[17 NJSuper Page 189]

The contractor, on the other hand, argued that the building agreement was on a "cost plus fee basis with a guaranteed top on the contractor's fee only." In other words, the contractor contends that he agreed to erect the building with the owner paying (1) the actual cost of the construction (whatever that sum might be), plus (2) a fee for his services and supervision which would be either ten per cent of the completed cost of the work, or $3,320, whichever sum would be the less.

Most building contracts fall within one of the four following categories: (1) for a fixed sum; (2) on a cost plus fee basis; (3) on a cost plus fee basis with a guaranteed top; (4) on a cost plus fee basis with a guaranteed top on the contractor's fee only. In New Jersey at the present time, most building contracts fall within the first two categories. Only a small percentage would fall within the third class, and a still smaller percentage of such contracts would come within the fourth group.

The following clause is heavily relied upon by the owner in advancing his theory that the entire cost of the building, including contractor's fee, was not to exceed $33,200:


In consideration of the performance of the contract, the Owner agrees to pay the Contractor, in current funds as compensation for his services hereunder 10% of the completed cost; the cost not to exceed the sum of $33,200.00 which shall be paid as follows: in proportion to the cost of the work completed, and is to be paid with the payment for materials for the same period."

The material in italics was typewritten. The balance of the article was in printing, as were most of the 16 articles of the contract.

The contractor's interpretation of this clause was that he had entered a "cost plus fee agreement with a guaranteed top on his fee," whereby his fee was limited to either ten per cent of the completed cost, or $3,320, whichever sum was the smaller.

[17 NJSuper Page 190]

The parties were asked to put in all testimony as to the nature of the contract first, in order to shorten what from the start all knew would be a protracted proceeding. This was done and the court decided that the agreement was a "cost plus fee contract with a guaranteed top on contractor's fee only." Many factors led to this conclusion. The owner leans most heavily on the clause in Article 4 reading, "cost not to exceed the sum of $33,200.00." It is to be noted, however, that Article 4 is captioned "Fee for Services." It would be unusual to expect the formula for the cost of the work to appear in a clause of this type. Moreover, the entire contract is on a printed form which would be used in the ordinary "cost plus fee" situation. To construe this contract as the owner contends would either modify or abrogate many of the other articles of the agreement, as for example, Article 2 (Changes in the Work), Article 5 (Costs to be Reimbursed), Article 6 (Costs not to be Reimbursed), and Article 7 (Costs to be Paid Direct by the Owner). Also under Article 10 (Separate Contracts) the owner had the right to demand that portion of the work "be executed under separate contracts let by the owner direct." If this contract were to be construed to give the owner a building for a cost not to exceed $33,200, the contractor would be placed in an awkward position by virtue of Article 10.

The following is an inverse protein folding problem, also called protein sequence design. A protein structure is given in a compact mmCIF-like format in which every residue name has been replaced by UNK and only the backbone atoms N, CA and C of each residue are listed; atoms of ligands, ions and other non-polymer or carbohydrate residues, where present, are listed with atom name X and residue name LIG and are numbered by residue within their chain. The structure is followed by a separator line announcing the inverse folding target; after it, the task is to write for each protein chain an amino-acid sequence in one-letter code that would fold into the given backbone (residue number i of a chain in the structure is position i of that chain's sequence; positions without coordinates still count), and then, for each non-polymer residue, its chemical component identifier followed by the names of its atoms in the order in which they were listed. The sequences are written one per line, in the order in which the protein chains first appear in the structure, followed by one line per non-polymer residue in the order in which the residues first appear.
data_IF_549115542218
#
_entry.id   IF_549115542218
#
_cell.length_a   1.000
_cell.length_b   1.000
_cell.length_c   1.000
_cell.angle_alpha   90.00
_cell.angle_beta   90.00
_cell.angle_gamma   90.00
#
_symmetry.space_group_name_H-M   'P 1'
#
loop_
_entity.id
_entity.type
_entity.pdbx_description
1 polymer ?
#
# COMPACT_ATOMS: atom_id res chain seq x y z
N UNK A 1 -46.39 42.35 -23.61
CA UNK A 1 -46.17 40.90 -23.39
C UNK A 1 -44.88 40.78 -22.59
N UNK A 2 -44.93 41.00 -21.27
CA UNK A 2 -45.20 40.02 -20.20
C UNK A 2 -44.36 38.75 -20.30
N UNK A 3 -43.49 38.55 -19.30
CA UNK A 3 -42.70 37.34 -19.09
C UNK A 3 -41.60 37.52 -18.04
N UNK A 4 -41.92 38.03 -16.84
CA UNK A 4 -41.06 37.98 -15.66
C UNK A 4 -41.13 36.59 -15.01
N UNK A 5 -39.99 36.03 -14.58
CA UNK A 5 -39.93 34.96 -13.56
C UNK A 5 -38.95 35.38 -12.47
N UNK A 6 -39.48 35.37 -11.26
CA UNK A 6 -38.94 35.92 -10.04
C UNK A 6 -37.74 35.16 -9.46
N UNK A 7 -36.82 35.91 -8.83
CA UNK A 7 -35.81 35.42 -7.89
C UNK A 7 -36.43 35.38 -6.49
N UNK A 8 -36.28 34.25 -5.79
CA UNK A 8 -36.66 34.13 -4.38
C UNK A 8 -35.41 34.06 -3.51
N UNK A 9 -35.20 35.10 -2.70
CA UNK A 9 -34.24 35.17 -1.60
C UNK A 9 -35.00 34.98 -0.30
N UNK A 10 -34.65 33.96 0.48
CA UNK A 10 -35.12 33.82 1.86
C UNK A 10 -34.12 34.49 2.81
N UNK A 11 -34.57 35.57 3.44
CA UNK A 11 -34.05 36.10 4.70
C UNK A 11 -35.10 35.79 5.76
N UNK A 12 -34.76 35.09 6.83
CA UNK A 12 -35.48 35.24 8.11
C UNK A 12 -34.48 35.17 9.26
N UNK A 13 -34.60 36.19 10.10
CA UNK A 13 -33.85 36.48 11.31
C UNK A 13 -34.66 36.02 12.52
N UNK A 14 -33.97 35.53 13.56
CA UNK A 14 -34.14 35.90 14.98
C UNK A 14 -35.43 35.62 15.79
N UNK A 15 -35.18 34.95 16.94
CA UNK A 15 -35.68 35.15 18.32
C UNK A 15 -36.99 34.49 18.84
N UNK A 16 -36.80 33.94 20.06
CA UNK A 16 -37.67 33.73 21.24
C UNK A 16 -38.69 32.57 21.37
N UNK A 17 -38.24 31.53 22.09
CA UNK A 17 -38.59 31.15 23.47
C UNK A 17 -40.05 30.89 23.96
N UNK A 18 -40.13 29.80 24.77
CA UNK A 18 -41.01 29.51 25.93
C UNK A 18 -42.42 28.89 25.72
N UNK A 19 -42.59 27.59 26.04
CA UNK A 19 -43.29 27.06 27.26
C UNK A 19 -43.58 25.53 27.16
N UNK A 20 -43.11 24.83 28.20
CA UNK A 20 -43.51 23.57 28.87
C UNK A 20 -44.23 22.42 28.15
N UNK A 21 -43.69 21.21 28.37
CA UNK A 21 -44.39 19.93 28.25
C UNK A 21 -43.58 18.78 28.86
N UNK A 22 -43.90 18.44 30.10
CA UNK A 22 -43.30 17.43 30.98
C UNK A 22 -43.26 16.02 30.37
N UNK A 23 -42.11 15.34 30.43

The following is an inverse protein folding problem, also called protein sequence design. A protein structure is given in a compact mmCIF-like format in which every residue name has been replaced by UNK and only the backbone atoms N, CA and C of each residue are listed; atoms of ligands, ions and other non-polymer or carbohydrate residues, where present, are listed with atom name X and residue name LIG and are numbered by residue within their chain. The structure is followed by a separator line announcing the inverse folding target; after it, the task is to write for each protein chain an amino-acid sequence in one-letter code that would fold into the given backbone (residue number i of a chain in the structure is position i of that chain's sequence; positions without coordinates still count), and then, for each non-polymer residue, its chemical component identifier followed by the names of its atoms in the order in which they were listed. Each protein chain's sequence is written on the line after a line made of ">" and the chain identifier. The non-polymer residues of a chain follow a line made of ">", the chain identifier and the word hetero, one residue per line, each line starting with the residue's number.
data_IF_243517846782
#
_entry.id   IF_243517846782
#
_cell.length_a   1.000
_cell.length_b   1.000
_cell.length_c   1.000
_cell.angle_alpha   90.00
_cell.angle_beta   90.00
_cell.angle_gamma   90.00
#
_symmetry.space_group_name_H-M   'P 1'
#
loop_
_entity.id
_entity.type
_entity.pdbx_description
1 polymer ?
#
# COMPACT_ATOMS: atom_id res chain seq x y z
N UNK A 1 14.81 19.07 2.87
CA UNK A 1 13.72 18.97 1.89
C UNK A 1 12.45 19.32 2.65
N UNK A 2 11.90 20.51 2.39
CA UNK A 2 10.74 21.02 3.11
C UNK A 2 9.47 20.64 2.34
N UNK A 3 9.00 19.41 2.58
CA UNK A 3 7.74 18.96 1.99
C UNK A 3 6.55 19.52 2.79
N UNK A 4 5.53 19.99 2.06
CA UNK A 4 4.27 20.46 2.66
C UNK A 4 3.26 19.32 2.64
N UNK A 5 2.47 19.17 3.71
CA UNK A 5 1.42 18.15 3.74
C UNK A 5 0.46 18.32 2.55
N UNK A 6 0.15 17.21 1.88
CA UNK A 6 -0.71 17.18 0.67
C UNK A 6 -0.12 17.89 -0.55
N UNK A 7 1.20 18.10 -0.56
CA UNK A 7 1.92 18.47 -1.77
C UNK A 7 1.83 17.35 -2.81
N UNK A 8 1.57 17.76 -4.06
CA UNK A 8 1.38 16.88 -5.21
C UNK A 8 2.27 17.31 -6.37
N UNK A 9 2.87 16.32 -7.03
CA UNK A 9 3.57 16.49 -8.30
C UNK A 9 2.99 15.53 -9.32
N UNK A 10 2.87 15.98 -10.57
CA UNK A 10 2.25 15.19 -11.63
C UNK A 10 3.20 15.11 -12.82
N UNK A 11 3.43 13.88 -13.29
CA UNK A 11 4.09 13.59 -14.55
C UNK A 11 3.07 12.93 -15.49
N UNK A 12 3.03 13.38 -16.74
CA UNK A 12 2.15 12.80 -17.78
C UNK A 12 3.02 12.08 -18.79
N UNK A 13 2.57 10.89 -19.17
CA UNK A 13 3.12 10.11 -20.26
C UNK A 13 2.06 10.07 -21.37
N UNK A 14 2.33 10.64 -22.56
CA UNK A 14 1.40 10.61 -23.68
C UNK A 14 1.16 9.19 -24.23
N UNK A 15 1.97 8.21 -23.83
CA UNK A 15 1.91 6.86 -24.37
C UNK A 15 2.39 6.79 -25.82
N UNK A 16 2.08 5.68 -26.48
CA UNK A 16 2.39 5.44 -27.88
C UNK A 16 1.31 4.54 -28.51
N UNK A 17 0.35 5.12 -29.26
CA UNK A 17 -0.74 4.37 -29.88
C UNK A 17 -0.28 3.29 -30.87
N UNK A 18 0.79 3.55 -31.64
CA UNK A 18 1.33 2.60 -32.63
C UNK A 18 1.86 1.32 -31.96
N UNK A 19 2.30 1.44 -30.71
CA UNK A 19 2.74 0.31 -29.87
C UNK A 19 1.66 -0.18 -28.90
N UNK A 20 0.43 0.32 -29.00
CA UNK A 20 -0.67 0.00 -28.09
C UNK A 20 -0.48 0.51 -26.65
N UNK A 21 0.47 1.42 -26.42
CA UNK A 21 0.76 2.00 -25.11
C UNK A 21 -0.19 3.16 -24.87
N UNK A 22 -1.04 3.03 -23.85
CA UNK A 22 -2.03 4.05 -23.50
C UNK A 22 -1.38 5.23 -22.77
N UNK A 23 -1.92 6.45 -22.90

The contractor conceded at the conclusion of the hearings that his testimony would not support a claim in his behalf in excess of $3,340.

As earlier stated, certain factors contributed to a cumbersome trial. The contractor did not keep adequate records and there were times when it would take the contractor as long as 20 minutes to produce from his records the answer to some specific question, as for example, the number of men working on any particular day on this contract.

Another factor was the large number of changes in the work. There was testimony concerning 50 to 60 changes.

[17 NJSuper Page 191]

To state that the building as actually erected bears only a vague resemblance to the plans and specifications as originally drafted, would be an overstatement. However, an unusually large number of changes in the work were made and many of these changes were of a substantial nature. For example, the change in the location of the building affected the depth of the foundation walls and the amount of the excavation. The exterior finish of the building was changed from wood siding as stipulated in the specifications and stucco was actually used. Some of the changes were made after the work was partly or completely done as specified in the plans and specifications, with the result that the work already done had to be torn out or modified.

In support of the counterclaim, there was considerable testimony as to the poor workmanship. These claims ranged all the way from an item of $1,900 for the removal and replacement of the stucco, down to hair line cracks in the block work. It appeared to the court that the two major defects in construction were in the stucco work and in the concrete floor in the laboratory.

The court, after giving the contractor credit for the sum it believes to be due him and after deducting therefrom such credits as should accrue to the owner on the counterclaim by virtue of faulty work, arrives at a net figure of $1,600.

Consequently, judgment will be entered in favor of the plaintiff, William F. Keefe, against the defendant, Frank R. Johnson, in the sum of $1,600, together with interest from the date requested in the complaint, and costs.